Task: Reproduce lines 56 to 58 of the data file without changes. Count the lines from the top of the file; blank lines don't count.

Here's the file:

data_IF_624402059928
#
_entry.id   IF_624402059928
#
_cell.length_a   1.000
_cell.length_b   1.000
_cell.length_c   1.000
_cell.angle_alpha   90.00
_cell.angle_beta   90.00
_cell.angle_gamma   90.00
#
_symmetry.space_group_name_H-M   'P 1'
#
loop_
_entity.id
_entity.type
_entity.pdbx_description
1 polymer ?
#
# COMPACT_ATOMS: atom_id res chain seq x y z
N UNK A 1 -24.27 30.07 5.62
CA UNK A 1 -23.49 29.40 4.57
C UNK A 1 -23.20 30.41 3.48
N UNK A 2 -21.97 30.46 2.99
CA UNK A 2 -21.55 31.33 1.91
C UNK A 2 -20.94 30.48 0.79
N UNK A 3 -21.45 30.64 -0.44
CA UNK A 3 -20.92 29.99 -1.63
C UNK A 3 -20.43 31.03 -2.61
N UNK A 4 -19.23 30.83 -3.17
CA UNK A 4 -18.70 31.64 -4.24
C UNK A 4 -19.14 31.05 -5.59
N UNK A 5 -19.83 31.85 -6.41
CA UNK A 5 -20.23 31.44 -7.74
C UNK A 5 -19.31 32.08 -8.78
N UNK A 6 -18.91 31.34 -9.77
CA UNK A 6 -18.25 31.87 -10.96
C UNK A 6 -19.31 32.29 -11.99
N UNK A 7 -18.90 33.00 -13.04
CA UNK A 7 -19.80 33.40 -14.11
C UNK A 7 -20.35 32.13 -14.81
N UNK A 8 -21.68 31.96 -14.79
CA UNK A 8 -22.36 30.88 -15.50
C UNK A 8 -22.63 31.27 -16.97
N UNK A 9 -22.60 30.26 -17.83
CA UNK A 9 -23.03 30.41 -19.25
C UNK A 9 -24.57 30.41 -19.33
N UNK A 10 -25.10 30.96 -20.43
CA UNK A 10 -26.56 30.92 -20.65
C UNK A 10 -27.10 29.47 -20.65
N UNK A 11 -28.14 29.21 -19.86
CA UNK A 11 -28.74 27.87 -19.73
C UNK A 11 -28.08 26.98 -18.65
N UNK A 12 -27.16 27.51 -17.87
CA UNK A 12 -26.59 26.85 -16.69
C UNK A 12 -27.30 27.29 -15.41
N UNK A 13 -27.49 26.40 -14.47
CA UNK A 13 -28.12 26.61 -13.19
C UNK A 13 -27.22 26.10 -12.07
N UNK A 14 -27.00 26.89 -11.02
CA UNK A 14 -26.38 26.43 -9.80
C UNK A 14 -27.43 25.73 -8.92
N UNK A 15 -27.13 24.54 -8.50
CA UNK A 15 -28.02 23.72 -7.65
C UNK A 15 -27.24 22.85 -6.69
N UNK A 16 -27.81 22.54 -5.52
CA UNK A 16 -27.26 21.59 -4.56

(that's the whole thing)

C UNK A 12 -27.30 27.29 -15.41
N UNK A 13 -27.49 26.40 -14.47
CA UNK A 13 -28.12 26.61 -13.19